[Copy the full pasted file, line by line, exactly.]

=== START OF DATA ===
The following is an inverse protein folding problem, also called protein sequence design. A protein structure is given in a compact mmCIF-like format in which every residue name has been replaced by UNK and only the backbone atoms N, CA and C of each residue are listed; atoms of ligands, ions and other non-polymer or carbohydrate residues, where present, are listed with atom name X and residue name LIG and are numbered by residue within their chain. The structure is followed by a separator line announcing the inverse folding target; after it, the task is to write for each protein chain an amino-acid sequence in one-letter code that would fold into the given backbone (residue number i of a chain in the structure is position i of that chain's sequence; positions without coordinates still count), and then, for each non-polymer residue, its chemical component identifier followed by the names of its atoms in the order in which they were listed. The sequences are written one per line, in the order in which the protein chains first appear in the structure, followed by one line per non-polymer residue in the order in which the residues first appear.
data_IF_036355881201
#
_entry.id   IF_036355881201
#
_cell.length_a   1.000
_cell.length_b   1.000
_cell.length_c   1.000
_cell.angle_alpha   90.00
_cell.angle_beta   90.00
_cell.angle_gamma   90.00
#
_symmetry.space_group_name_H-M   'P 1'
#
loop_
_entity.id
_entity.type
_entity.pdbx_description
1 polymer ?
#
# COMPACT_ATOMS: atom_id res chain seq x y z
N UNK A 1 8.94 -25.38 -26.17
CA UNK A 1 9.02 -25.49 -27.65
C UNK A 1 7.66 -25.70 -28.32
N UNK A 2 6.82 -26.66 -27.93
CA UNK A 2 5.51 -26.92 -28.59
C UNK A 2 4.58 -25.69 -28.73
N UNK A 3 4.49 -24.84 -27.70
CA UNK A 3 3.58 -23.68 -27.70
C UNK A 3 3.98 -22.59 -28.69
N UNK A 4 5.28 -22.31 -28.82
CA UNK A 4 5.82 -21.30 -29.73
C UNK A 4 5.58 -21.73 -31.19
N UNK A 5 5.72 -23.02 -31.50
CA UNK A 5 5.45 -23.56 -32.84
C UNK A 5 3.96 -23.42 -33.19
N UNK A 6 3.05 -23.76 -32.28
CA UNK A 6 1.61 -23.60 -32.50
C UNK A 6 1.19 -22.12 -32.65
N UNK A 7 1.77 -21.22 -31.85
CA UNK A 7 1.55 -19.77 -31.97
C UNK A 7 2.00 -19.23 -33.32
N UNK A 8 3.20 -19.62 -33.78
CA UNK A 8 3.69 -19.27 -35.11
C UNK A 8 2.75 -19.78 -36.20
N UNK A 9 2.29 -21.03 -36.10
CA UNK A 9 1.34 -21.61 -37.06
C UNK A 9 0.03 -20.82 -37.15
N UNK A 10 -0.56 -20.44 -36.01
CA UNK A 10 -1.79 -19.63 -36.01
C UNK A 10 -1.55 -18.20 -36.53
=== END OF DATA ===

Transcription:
The following is an inverse protein folding problem, also called protein sequence design. A protein structure is given in a compact mmCIF-like format in which every residue name has been replaced by UNK and only the backbone atoms N, CA and C of each residue are listed; atoms of ligands, ions and other non-polymer or carbohydrate residues, where present, are listed with atom name X and residue name LIG and are numbered by residue within their chain. The structure is followed by a separator line announcing the inverse folding target; after it, the task is to write for each protein chain an amino-acid sequence in one-letter code that would fold into the given backbone (residue number i of a chain in the structure is position i of that chain's sequence; positions without coordinates still count), and then, for each non-polymer residue, its chemical component identifier followed by the names of its atoms in the order in which they were listed. The sequences are written one per line, in the order in which the protein chains first appear in the structure, followed by one line per non-polymer residue in the order in which the residues first appear.
data_IF_036355881201
#
_entry.id   IF_036355881201
#
_cell.length_a   1.000
_cell.length_b   1.000
_cell.length_c   1.000
_cell.angle_alpha   90.00
_cell.angle_beta   90.00
_cell.angle_gamma   90.00
#
_symmetry.space_group_name_H-M   'P 1'
#
loop_
_entity.id
_entity.type
_entity.pdbx_description
1 polymer ?
#
# COMPACT_ATOMS: atom_id res chain seq x y z
N UNK A 1 8.94 -25.38 -26.17
CA UNK A 1 9.02 -25.49 -27.65
C UNK A 1 7.66 -25.70 -28.32
N UNK A 2 6.82 -26.66 -27.93
CA UNK A 2 5.51 -26.92 -28.59
C UNK A 2 4.58 -25.69 -28.73
N UNK A 3 4.49 -24.84 -27.70
CA UNK A 3 3.58 -23.68 -27.70
C UNK A 3 3.98 -22.59 -28.69
N UNK A 4 5.28 -22.31 -28.82
CA UNK A 4 5.82 -21.30 -29.73
C UNK A 4 5.58 -21.73 -31.19
N UNK A 5 5.72 -23.02 -31.50
CA UNK A 5 5.45 -23.56 -32.84
C UNK A 5 3.96 -23.42 -33.19
N UNK A 6 3.05 -23.76 -32.28
CA UNK A 6 1.61 -23.60 -32.50
C UNK A 6 1.19 -22.12 -32.65
N UNK A 7 1.77 -21.22 -31.85
CA UNK A 7 1.55 -19.77 -31.97
C UNK A 7 2.00 -19.23 -33.32
N UNK A 8 3.20 -19.62 -33.78
CA UNK A 8 3.69 -19.27 -35.11
C UNK A 8 2.75 -19.78 -36.20
N UNK A 9 2.29 -21.03 -36.10
CA UNK A 9 1.34 -21.61 -37.06
C UNK A 9 0.03 -20.82 -37.15
N UNK A 10 -0.56 -20.44 -36.01
CA UNK A 10 -1.79 -19.63 -36.01
C UNK A 10 -1.55 -18.20 -36.53